Physics Stack Exchange is a question and answer site for active researchers, academics and students of physics. Join them; it only takes a minute:

Sign up
Here's how it works:
  1. Anybody can ask a question
  2. Anybody can answer
  3. The best answers are voted up and rise to the top

This question already has an answer here:

I got an exam coming up and its numerical based (its pre-university level exam) but really tough. I want to know about various ways and methods to learn formulas. I know how can I derive them but its time consuming. I want to know how you people learnt these formulas?

share|cite|improve this question

marked as duplicate by jinawee, Qmechanic Mar 11 '14 at 11:27

This question has been asked before and already has an answer. If those answers do not fully address your question, please ask a new question.

I'm afraid that for the most part we learned them by deriving them. Always know the reason; never just cram the formulas. If you do you might pass the exam, but you'll find it hard to make progress afterwards. Maybe not so much help to you now, but you asked how we learnt all those formulas, and for most of us that's how it is. – Nathaniel Mar 11 '14 at 10:30
no, I didn't cram any formulas(maybe some) .I know how to derive them and can derive them at any point but in exam its not viable.what I am asking if I want learn them fast ,how can i do it? – user4678 Mar 11 '14 at 10:34
This question appears to be off-topic because it is about studying techniques. – jinawee Mar 11 '14 at 10:52
IMO formulas are best learned through osmosis. Not just derivation, but repetitive usage. – Stan Liou Mar 11 '14 at 11:15
@user4678 if you practice deriving them enough, you should be able to do it in your head in seconds. It's not about writing out the full derivation, it's about having such a clear understanding of where the formula comes form that the formula itself just becomes obvious. As Stan Liou says, just using them will help with this as well. Sooner or later they will just become second nature. – Nathaniel Mar 11 '14 at 11:16

The best people way to learn formulas is to know the units for all the different quantities. You can then figure out almost any formula you want by reasoning it out. As a simple example consider the kinetic energy formula. The units of energy are \begin{equation} Joules = kg \cdot \frac{m^2}{s^2} \end{equation} If you remember that kinetic energy depends on the mass and velocity(or you can just reason what kinetic energy could possibly depend on...) then there is only one option: \begin{equation} E.K. \propto m v ^2 \end{equation} At this point you do need to memorize the factor of $1/2$ in front but units got you almost the entire way there.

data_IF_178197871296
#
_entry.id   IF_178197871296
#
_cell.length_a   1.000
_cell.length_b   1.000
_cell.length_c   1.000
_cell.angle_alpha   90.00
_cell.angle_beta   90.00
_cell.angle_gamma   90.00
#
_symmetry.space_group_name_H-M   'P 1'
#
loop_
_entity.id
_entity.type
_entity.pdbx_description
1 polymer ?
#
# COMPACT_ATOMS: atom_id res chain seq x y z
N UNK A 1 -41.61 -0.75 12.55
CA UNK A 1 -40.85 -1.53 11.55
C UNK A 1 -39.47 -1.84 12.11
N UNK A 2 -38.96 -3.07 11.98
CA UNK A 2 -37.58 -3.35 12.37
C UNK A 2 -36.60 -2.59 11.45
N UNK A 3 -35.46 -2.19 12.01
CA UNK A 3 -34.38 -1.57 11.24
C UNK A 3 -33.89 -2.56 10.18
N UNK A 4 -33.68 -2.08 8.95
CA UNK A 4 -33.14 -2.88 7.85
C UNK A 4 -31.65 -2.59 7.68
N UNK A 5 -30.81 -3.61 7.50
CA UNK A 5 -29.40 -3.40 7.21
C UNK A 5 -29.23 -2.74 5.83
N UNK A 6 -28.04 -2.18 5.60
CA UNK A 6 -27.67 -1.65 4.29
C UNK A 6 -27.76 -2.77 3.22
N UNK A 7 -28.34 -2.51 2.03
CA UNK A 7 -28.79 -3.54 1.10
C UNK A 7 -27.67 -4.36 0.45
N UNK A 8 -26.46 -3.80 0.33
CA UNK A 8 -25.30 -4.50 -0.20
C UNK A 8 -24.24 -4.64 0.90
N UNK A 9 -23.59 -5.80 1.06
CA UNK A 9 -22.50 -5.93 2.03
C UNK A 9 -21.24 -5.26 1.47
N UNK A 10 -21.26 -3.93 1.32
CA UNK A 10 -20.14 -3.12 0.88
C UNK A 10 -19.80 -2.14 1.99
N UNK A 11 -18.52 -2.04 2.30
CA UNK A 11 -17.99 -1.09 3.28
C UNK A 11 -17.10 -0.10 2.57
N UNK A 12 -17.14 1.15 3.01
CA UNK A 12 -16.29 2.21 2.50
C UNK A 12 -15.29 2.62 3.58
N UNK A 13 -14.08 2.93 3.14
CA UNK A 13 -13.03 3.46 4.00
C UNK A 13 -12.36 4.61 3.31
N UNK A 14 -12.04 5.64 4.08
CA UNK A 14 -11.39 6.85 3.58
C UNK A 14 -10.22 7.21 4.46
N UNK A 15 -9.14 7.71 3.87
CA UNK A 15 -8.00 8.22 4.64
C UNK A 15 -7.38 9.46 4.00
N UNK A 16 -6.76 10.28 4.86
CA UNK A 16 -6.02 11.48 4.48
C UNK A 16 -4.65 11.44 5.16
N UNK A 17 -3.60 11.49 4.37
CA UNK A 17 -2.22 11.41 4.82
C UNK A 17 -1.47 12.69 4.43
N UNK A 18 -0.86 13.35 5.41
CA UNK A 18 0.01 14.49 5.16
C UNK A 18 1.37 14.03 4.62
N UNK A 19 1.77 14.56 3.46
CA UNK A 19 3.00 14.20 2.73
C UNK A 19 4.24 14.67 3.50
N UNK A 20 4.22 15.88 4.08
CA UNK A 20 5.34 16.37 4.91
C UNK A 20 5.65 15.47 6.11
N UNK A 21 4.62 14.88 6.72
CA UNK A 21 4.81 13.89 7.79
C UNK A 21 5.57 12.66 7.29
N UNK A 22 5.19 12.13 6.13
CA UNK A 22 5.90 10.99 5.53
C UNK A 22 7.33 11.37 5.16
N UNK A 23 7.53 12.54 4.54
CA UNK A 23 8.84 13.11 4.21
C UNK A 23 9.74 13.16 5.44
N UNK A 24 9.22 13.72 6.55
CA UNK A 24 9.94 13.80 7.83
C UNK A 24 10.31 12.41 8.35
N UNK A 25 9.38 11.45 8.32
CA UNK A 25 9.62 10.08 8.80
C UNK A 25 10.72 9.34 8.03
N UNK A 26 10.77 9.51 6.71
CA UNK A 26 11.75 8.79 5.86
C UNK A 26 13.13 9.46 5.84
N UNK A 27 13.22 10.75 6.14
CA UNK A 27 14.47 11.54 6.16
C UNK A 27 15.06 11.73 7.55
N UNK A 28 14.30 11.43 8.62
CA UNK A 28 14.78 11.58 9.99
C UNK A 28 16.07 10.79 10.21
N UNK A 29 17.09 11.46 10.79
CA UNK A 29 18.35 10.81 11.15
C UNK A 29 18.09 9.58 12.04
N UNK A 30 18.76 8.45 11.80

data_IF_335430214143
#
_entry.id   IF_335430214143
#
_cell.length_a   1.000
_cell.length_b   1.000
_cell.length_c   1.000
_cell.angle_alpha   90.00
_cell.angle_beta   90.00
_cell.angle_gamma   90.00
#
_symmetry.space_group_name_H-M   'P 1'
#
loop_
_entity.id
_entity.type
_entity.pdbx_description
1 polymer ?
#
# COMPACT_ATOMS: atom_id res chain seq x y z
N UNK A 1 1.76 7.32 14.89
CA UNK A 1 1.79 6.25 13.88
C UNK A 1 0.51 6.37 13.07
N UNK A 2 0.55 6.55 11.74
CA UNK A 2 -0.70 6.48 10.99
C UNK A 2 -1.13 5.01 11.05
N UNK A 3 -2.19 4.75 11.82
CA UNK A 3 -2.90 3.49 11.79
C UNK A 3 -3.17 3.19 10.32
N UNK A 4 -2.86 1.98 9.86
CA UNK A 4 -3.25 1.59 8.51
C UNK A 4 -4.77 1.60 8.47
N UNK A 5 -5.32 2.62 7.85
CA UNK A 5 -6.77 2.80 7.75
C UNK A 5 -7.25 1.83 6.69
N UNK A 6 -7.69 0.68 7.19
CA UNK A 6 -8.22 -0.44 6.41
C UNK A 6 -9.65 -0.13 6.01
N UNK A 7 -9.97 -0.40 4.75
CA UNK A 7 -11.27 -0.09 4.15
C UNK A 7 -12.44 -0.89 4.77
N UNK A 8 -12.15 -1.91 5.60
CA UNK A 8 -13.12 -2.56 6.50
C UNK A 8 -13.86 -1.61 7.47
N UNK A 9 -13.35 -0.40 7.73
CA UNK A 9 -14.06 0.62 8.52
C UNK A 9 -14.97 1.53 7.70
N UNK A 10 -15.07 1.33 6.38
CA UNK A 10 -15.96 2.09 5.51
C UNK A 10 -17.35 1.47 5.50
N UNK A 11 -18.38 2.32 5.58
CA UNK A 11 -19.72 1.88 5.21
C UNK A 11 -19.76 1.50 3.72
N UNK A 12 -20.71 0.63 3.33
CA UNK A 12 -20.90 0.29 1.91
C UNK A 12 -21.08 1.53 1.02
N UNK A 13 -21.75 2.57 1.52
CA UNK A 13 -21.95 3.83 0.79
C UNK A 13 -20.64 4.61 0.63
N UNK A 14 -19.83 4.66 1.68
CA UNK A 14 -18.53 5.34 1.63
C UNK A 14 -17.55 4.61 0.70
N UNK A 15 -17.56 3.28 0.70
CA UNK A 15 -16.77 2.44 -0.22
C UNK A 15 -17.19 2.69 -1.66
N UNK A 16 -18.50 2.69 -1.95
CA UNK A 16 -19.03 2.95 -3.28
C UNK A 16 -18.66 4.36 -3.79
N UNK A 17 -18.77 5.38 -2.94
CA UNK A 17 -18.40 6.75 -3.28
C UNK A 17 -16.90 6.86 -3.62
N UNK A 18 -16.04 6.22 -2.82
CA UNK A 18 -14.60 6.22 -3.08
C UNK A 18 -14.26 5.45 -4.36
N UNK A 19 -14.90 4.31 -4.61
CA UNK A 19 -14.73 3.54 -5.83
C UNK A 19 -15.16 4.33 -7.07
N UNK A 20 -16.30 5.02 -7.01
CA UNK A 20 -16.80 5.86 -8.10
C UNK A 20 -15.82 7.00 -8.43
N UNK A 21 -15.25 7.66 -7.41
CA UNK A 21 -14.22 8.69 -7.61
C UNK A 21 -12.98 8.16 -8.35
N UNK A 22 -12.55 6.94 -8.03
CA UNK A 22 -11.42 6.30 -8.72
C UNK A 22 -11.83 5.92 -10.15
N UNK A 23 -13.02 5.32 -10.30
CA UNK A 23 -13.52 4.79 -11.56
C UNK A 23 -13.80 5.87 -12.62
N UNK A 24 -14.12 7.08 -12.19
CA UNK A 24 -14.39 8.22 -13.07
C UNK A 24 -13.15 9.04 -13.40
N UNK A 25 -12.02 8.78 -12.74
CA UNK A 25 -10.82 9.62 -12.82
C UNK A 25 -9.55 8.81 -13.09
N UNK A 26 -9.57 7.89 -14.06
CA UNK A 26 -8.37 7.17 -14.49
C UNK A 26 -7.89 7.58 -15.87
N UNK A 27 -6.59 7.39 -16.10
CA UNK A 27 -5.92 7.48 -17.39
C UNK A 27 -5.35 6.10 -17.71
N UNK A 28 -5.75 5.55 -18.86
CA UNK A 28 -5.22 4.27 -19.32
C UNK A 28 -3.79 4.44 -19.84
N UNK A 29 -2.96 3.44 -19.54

This idea is extremely helpful is checking to make sure you remember your formulas correctly since if the units on the left and right hand side can't be converted into one another then you know you got your formula wrong.

share|cite|improve this answer
You can use formulas you know to work out the units as well, i.e. $E=mc^2$ So $[J] = [kg][ms^{-1}]^2 = [kg][m^2][s^{-2}]$ – user288447 Mar 11 '14 at 11:13

A great tool to quickly derive a formula for a quantity is dimensional analysis. Essentially, you identify the dimensions, or units, of all relevant quantites, and derive the formula for another quantity, e.g. energy by combining them in such a way that the dimensions are correct.

A famous example of the power of this formalism is given by physicist G.I. Taylor in the 1950s. He wanted to compute the energy released of an atomic explosion. He identified the relevant variables:

Shock front radius [R] = length; time from explosion [T] = time; and air density [$\rho$] = mass per length$^3$. Since the energy has dimensions of mass times length$^2$ times $\mathrm{time}^{-2}$, he deduced:

$$E = C \frac{\rho R^5}{t^2}$$

up to a dimensionless constant $C$.

share|cite|improve this answer

Not the answer you're looking for? Browse other questions tagged or ask your own question.